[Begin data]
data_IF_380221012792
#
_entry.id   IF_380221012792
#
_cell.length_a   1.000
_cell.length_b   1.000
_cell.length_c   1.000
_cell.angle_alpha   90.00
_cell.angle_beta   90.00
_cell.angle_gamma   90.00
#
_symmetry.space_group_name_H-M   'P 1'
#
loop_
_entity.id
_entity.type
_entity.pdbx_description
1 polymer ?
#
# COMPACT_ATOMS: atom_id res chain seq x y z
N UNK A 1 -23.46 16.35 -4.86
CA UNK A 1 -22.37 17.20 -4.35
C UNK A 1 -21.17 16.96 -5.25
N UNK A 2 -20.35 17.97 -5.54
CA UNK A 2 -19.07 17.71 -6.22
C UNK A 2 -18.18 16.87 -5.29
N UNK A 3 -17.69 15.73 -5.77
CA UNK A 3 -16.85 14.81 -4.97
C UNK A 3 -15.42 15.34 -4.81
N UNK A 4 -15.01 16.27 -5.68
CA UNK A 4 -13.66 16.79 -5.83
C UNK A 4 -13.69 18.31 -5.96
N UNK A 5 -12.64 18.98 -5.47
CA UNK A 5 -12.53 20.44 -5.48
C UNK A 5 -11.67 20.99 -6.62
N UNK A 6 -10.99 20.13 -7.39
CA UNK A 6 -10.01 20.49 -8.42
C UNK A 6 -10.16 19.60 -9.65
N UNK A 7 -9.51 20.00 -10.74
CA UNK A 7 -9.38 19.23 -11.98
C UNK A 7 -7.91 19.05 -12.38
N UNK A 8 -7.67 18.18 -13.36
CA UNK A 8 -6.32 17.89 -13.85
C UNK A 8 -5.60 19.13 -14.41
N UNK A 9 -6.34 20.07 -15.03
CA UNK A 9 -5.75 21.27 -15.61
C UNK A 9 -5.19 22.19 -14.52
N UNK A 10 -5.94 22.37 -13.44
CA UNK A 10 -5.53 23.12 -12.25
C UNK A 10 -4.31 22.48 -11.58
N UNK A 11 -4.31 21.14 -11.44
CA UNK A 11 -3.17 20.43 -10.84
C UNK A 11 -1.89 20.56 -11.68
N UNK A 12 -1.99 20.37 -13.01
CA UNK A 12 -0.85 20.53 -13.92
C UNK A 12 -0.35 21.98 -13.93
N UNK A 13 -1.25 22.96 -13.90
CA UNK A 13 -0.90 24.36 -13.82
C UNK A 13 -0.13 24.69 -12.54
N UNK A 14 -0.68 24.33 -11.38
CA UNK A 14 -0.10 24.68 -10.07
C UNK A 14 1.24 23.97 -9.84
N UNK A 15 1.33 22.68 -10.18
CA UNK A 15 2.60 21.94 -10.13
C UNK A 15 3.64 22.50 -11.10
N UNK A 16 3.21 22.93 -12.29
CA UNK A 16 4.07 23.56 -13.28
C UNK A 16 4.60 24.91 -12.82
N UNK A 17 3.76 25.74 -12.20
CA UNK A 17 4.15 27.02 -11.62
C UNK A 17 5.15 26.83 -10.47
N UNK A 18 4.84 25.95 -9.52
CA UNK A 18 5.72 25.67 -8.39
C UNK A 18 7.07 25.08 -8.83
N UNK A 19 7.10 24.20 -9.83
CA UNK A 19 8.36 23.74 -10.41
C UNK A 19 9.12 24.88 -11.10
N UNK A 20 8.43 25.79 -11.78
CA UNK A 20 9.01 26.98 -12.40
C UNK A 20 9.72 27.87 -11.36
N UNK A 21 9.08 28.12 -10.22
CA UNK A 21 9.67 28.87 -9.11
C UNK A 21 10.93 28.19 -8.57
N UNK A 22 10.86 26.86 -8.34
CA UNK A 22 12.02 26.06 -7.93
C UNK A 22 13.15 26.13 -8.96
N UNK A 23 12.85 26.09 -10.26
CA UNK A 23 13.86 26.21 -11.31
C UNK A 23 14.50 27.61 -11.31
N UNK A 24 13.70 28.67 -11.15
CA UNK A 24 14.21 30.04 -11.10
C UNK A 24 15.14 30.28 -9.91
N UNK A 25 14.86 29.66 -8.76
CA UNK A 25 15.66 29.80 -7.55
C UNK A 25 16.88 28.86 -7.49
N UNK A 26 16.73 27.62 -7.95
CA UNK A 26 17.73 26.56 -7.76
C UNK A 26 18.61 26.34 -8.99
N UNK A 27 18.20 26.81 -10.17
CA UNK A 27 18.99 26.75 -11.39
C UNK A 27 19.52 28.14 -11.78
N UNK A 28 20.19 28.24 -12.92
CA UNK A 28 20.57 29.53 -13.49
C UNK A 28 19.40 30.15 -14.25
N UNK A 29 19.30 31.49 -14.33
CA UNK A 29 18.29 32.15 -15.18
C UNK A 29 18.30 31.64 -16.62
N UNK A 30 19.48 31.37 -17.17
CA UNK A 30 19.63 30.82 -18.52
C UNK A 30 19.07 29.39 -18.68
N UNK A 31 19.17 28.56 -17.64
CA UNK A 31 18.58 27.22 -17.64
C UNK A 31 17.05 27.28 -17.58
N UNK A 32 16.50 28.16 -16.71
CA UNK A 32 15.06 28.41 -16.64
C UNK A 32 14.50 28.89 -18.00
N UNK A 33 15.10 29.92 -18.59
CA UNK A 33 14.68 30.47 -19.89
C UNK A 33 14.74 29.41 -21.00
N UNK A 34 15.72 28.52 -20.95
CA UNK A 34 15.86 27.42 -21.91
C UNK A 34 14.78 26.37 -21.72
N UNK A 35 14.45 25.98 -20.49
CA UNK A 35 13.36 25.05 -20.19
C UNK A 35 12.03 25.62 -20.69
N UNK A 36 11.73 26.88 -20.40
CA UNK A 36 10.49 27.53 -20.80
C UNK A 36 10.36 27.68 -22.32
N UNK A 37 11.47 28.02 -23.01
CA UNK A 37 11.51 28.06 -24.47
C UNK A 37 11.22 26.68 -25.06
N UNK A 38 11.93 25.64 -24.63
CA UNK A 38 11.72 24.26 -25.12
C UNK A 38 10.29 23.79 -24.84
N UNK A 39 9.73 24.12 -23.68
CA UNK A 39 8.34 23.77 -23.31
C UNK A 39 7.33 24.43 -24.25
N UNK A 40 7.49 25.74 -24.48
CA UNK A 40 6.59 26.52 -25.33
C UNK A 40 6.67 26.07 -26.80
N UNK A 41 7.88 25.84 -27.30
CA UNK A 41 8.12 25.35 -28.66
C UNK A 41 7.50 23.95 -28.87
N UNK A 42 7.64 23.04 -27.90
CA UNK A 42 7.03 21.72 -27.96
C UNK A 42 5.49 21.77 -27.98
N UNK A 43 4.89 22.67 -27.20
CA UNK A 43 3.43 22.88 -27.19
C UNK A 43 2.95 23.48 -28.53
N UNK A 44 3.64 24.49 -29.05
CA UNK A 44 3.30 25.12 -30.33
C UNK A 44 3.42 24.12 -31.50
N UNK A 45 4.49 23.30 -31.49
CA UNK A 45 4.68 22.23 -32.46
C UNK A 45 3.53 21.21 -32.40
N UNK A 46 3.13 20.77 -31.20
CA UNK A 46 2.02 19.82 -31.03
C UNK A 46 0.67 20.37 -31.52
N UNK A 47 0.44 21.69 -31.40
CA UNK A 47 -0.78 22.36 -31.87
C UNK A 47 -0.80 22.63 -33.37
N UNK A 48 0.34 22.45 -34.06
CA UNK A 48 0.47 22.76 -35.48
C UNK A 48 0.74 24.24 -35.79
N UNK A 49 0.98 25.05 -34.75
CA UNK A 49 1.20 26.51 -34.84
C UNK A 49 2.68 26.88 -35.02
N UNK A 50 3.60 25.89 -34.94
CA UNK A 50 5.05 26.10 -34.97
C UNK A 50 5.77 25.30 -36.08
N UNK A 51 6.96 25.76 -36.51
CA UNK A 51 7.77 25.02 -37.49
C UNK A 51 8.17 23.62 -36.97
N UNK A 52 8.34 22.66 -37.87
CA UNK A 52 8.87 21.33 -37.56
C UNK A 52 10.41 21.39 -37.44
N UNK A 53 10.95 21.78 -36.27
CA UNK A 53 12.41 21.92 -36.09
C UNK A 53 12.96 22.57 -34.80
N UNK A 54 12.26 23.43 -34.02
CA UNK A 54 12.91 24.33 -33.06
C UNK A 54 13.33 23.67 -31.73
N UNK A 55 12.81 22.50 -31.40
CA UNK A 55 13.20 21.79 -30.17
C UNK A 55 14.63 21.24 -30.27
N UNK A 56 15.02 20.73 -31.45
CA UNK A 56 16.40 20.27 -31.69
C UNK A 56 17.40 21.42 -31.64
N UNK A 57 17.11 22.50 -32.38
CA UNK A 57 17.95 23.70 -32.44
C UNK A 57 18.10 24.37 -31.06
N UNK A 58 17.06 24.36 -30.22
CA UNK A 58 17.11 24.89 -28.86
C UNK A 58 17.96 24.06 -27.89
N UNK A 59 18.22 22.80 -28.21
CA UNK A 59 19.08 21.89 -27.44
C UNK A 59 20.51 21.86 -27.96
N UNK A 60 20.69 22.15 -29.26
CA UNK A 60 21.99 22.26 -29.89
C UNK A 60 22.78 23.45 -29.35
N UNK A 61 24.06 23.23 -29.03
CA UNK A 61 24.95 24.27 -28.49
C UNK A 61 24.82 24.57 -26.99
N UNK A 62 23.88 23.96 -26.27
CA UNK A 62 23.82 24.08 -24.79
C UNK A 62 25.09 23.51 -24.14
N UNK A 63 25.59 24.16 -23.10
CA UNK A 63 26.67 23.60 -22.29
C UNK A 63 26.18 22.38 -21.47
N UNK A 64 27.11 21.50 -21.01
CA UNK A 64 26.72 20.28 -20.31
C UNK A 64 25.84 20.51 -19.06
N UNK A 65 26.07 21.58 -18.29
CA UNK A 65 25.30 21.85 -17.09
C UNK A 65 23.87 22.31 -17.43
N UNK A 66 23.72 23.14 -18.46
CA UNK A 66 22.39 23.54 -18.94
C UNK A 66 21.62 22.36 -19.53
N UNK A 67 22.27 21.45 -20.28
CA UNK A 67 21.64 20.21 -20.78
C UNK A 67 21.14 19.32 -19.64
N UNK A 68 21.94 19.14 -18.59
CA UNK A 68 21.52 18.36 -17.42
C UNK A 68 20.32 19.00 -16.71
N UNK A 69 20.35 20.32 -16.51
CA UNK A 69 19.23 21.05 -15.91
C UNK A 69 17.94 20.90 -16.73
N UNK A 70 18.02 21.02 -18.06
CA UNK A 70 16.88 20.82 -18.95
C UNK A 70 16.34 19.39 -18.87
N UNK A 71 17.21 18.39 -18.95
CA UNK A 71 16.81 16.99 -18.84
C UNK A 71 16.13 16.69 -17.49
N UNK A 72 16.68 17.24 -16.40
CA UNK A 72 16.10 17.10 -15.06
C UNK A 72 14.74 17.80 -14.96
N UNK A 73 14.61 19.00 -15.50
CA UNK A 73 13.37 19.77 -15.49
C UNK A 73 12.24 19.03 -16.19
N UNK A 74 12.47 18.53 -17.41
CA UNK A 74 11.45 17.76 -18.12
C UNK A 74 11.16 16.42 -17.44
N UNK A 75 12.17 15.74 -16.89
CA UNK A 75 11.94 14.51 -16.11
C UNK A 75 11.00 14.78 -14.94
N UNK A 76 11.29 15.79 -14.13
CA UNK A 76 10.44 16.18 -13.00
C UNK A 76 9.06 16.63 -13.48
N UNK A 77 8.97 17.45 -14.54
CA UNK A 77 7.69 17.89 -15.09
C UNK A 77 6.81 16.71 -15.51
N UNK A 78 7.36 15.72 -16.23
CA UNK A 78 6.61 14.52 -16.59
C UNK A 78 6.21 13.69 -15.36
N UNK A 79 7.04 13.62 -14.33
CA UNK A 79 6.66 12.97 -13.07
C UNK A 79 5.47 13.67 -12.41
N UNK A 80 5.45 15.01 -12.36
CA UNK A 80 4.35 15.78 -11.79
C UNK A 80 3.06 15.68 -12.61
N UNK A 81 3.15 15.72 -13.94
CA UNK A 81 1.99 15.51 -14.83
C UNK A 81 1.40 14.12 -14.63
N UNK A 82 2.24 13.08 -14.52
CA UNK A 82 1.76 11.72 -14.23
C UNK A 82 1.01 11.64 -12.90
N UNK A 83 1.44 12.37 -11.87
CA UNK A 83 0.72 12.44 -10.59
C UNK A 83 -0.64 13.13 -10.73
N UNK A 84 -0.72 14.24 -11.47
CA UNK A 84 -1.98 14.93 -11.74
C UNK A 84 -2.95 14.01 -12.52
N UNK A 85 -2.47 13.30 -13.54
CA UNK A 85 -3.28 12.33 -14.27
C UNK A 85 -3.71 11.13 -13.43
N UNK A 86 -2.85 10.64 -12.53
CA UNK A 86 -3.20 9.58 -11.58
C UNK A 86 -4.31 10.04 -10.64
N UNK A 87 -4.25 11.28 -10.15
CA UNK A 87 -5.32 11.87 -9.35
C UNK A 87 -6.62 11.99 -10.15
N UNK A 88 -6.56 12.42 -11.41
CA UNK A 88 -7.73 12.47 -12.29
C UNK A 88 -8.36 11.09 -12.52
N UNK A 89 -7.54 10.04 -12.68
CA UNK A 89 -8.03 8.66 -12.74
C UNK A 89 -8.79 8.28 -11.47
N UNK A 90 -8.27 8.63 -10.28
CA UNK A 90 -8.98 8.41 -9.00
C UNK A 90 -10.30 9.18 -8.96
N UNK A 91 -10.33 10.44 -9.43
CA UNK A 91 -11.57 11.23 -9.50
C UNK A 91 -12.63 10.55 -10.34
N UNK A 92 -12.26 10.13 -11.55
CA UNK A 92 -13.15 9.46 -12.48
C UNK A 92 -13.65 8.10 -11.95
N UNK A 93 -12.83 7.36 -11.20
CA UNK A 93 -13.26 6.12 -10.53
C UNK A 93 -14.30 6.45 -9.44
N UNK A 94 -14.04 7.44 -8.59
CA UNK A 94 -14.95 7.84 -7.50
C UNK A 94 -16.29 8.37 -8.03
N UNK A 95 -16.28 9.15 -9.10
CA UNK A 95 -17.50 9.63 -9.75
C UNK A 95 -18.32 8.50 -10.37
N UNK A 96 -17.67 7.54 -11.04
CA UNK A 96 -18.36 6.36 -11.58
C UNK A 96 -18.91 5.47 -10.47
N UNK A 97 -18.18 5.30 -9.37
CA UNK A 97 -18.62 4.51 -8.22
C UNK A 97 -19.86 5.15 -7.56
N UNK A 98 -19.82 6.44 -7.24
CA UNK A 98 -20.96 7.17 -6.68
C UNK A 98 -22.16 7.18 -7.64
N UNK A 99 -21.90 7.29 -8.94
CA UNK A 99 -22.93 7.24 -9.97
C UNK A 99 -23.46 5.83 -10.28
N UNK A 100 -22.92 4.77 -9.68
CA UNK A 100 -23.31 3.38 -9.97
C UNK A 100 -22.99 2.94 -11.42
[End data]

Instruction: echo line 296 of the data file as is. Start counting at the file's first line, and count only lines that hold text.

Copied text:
C UNK A 92 -13.65 8.10 -11.95